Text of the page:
Belarusian rights NGO rejects government censure

A Belarus human rights group has rejected government accusations that it is trying to 'discredit' the country by talking to the UN about rights violations.

A leading Belarus human rights organization has rejected government accusations that it is trying to 'discredit' the country by talking to the UN about human rights violations.

The Belarus Ministry of Justice formally censured the Belarus Helsinki Committee (BHC) on 12 January, meaning that the human rights group can be legally shut down by the government after one more warning.

The Ministry complained that a BHC report on restrictions faced by lawyers of political detainees to the UN Special Rapporteur on the Independence of Lawyers and Judges was an "attempt to discredit the Republic of Belarus in the eyes of the world."

BHC Chair Aleh Gulak has responded that, to the contrary, he has the "strong impression that the Ministry of Justice is discrediting the Republic of Belarus."

"Applying to international bodies according to human rights conventions to which the Republic is a state party is the right of all people. Unfortunately the Ministry of Justice does not understand this."

The BHC reported to the UN Special Rapporteur on 12 January that lawyers for activists and journalists detained in a December crackdown on an opposition protest have faced restrictions in meeting with their clients, and that several lawyers been threatened with disbarment for reporting concerns about the health of detainees severely injured by riot police.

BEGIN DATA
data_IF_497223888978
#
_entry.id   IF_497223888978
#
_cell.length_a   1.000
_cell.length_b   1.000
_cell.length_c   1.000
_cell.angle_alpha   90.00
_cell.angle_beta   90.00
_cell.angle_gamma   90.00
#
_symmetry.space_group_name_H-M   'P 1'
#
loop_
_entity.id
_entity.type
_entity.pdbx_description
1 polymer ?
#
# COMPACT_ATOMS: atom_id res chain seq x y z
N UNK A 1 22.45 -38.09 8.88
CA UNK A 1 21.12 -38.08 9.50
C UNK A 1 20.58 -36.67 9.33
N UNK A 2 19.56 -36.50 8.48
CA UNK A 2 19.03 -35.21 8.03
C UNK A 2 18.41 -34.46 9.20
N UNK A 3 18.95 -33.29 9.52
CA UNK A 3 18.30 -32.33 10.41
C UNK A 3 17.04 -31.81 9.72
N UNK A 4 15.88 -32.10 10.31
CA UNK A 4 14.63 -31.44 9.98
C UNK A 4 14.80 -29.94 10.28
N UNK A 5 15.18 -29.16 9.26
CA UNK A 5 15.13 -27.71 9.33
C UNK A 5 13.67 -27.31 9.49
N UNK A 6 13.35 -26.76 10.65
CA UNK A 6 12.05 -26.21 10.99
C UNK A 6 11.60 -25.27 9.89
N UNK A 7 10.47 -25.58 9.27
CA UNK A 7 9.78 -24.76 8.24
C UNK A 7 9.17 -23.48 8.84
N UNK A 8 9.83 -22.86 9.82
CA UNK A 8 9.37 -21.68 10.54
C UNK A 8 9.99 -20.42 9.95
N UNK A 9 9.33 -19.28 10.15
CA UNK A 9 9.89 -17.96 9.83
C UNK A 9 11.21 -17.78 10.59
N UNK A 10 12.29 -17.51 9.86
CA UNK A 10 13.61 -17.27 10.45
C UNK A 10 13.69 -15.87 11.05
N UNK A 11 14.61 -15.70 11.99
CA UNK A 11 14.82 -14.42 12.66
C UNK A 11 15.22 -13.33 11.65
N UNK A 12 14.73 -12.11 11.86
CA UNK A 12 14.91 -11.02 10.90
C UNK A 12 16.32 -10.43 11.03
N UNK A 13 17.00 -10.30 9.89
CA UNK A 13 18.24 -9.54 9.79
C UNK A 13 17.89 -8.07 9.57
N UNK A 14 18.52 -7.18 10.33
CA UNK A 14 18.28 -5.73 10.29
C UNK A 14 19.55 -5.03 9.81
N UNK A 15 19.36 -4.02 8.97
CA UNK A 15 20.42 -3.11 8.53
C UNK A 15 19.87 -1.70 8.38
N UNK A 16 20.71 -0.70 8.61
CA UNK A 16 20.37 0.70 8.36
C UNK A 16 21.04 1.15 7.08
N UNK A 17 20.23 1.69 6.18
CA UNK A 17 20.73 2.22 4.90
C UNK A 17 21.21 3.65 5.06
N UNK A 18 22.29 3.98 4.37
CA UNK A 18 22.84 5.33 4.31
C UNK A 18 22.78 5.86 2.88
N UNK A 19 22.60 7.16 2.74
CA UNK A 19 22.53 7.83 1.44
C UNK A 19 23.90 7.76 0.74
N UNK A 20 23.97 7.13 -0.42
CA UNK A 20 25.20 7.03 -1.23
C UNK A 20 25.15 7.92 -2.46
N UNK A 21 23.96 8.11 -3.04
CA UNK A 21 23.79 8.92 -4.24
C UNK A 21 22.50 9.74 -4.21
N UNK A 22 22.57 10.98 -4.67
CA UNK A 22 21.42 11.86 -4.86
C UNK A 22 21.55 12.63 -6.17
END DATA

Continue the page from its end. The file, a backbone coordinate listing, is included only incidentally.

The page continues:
Lawyers have been prevented from meeting the detainees in private, and some have only seen their clients once or twice since they were detained.

Aleh Gulak has said he will appeal against the Ministry's censure at the Belarus Supreme Court, and that he hopes "that the Ministry of Justice will not consider our complaint an attempt to discredit the work of the Ministry."

Amnesty International has received information that lawyers are having difficulty in seeing clients detained following a protest against presidential election results in Minsk on 19 December 2010, and that they have been warned against raising concerns about the health of detainees.

"Belarus needs to abide by its international obligations and make sure lawyers are able to carry out their work and represent their clients' interests, including securing their right to medical attention," said John Dalhuisen, Amnesty International's Deputy Director for Europe and Central Asia.

"It is unacceptable for the Ministry of Justice to be effectively threatening the Belarus Helsinki Committee with closure, for legitimately highlighting politically motivated abuses in the justice and penitentiary systems."

Thirty political candidates, activists and journalists are now facing charges for their participation in the December demonstration. Amnesty International has declared 16 of them so far to be prisoners of conscience who bore no responsibility for any violence that took place.

The state has been ratcheting up the pressure on those accused. A recent film on state television and a thirteen page article published in the main state newspaper "by order of the head of state" make the case that leaders of the opposition were plotting to overthrow the state with support from abroad.

Among those detained following the December protest were presidential candidate Andrei Sannikau, who was severely beaten by riot police and is suspected to have at least one broken leg.

Fellow detained presidential candidate UIadzimir Nyaklyayeu was dragged into detention from his hospital bed, after a beating by riot police left him with head injuries. He suffers from high blood pressure, has a history of strokes, and was too ill to speak when his lawyer last saw him on 29 December.


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